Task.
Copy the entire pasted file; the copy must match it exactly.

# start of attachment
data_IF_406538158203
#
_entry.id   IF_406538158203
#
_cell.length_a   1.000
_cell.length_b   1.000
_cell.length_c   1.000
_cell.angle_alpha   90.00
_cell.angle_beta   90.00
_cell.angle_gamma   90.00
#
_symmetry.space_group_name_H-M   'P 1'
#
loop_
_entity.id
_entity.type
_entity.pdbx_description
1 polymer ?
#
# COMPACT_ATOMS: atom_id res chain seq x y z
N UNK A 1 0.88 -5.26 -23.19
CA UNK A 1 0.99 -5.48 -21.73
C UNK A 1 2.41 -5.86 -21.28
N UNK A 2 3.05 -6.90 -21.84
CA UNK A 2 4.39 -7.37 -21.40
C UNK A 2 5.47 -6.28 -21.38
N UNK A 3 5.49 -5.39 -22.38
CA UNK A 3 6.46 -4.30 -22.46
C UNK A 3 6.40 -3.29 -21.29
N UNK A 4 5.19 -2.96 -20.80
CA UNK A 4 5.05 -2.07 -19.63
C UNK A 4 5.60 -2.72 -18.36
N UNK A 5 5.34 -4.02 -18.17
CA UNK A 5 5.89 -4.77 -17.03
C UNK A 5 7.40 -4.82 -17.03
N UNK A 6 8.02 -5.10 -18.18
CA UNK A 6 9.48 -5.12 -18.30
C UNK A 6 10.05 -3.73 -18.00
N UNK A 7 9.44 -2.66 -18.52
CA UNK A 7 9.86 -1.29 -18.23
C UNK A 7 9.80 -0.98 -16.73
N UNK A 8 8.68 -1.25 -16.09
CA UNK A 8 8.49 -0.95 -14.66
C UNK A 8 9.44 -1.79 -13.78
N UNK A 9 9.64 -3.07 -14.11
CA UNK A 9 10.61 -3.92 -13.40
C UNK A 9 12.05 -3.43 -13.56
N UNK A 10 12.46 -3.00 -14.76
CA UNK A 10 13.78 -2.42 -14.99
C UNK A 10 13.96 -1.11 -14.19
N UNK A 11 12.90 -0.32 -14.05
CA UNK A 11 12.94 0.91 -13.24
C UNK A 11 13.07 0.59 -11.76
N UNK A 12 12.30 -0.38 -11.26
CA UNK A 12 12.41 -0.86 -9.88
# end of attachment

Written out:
data_IF_406538158203
#
_entry.id   IF_406538158203
#
_cell.length_a   1.000
_cell.length_b   1.000
_cell.length_c   1.000
_cell.angle_alpha   90.00
_cell.angle_beta   90.00
_cell.angle_gamma   90.00
#
_symmetry.space_group_name_H-M   'P 1'
#
loop_
_entity.id
_entity.type
_entity.pdbx_description
1 polymer ?
#
# COMPACT_ATOMS: atom_id res chain seq x y z
N UNK A 1 0.88 -5.26 -23.19
CA UNK A 1 0.99 -5.48 -21.73
C UNK A 1 2.41 -5.86 -21.28
N UNK A 2 3.05 -6.90 -21.84
CA UNK A 2 4.39 -7.37 -21.40
C UNK A 2 5.47 -6.28 -21.38
N UNK A 3 5.49 -5.39 -22.38
CA UNK A 3 6.46 -4.30 -22.46
C UNK A 3 6.40 -3.29 -21.29
N UNK A 4 5.19 -2.96 -20.80
CA UNK A 4 5.05 -2.07 -19.63
C UNK A 4 5.60 -2.72 -18.36
N UNK A 5 5.34 -4.02 -18.17
CA UNK A 5 5.89 -4.77 -17.03
C UNK A 5 7.40 -4.82 -17.03
N UNK A 6 8.02 -5.10 -18.18
CA UNK A 6 9.48 -5.12 -18.30
C UNK A 6 10.05 -3.73 -18.00
N UNK A 7 9.44 -2.66 -18.52
CA UNK A 7 9.86 -1.29 -18.23
C UNK A 7 9.80 -0.98 -16.73
N UNK A 8 8.68 -1.25 -16.09
CA UNK A 8 8.49 -0.95 -14.66
C UNK A 8 9.44 -1.79 -13.78
N UNK A 9 9.64 -3.07 -14.11
CA UNK A 9 10.61 -3.92 -13.40
C UNK A 9 12.05 -3.43 -13.56
N UNK A 10 12.46 -3.00 -14.76
CA UNK A 10 13.78 -2.42 -14.99
C UNK A 10 13.96 -1.11 -14.19
N UNK A 11 12.90 -0.32 -14.05
CA UNK A 11 12.94 0.91 -13.24
C UNK A 11 13.07 0.59 -11.76
N UNK A 12 12.30 -0.38 -11.26
CA UNK A 12 12.41 -0.86 -9.88